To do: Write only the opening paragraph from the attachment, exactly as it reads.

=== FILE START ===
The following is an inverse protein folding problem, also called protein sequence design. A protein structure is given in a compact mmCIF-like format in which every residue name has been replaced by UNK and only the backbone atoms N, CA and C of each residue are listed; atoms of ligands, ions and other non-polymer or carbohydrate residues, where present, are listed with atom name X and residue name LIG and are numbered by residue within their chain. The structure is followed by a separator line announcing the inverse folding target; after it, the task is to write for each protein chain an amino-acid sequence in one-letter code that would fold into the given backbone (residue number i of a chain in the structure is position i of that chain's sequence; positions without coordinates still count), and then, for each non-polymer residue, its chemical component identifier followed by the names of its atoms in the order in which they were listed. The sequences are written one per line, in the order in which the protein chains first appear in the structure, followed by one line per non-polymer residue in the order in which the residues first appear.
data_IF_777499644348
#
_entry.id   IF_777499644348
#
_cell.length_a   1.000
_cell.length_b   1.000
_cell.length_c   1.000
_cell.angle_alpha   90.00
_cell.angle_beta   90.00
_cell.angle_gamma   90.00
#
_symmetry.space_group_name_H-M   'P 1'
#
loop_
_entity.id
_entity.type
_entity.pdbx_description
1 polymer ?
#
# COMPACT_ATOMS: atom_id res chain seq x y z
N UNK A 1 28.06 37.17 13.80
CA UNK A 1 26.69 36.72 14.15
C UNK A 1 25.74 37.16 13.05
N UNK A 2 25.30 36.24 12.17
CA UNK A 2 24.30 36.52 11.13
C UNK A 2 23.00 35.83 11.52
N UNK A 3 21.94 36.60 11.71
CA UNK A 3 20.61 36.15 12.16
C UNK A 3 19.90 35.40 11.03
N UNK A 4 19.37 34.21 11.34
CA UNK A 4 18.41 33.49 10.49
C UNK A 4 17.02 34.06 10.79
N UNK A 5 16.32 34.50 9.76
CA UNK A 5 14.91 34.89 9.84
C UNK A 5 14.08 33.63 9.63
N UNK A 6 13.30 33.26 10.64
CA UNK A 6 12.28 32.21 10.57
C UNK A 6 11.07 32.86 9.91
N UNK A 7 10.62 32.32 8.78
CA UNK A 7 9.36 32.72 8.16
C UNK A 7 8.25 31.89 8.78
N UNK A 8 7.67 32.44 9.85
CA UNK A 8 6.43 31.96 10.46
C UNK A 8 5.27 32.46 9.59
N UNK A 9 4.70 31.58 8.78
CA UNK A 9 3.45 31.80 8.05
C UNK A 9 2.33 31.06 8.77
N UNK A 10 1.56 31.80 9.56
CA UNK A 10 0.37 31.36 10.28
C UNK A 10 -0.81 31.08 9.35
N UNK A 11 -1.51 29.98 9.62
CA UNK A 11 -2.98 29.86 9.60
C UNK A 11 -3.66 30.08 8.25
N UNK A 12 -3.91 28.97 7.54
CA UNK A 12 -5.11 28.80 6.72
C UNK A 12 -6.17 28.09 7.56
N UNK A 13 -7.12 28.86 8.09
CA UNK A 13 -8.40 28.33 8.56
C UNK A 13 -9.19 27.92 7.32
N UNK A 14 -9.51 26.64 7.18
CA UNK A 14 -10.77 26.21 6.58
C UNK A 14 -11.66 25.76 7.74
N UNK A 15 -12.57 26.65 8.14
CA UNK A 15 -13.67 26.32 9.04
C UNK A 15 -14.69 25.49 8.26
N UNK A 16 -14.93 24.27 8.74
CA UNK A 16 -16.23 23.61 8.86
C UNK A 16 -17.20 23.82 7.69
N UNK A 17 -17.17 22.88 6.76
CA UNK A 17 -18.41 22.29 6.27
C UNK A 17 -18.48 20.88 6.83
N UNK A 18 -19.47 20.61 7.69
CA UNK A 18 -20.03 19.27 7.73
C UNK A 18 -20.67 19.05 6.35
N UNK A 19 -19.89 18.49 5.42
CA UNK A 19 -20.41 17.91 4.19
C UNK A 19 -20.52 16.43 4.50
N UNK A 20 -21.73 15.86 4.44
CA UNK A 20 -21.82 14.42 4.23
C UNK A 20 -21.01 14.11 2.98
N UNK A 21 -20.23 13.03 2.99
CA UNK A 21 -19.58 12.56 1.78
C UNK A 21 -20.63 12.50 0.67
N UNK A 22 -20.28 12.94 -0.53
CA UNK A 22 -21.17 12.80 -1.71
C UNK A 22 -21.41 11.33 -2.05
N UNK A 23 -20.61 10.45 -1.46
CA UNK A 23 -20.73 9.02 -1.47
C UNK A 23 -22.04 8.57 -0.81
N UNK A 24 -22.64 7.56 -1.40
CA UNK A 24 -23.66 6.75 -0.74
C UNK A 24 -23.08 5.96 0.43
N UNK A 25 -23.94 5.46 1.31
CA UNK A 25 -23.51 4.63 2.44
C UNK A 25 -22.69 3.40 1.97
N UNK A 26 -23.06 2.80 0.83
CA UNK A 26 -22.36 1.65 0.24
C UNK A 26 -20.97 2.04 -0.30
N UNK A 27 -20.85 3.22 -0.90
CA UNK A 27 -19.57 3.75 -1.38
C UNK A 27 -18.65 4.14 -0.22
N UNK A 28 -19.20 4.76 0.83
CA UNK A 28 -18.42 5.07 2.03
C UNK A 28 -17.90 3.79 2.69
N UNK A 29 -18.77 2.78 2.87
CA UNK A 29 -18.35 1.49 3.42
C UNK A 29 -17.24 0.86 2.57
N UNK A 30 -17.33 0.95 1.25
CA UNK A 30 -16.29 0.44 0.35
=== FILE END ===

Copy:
The following is an inverse protein folding problem, also called protein sequence design. A protein structure is given in a compact mmCIF-like format in which every residue name has been replaced by UNK and only the backbone atoms N, CA and C of each residue are listed; atoms of ligands, ions and other non-polymer or carbohydrate residues, where present, are listed with atom name X and residue name LIG and are numbered by residue within their chain. The structure is followed by a separator line announcing the inverse folding target; after it, the task is to write for each protein chain an amino-acid sequence in one-letter code that would fold into the given backbone (residue number i of a chain in the structure is position i of that chain's sequence; positions without coordinates still count), and then, for each non-polymer residue, its chemical component identifier followed by the names of its atoms in the order in which they were listed. The sequences are written one per line, in the order in which the protein chains first appear in the structure, followed by one line per non-polymer residue in the order in which the residues first appear.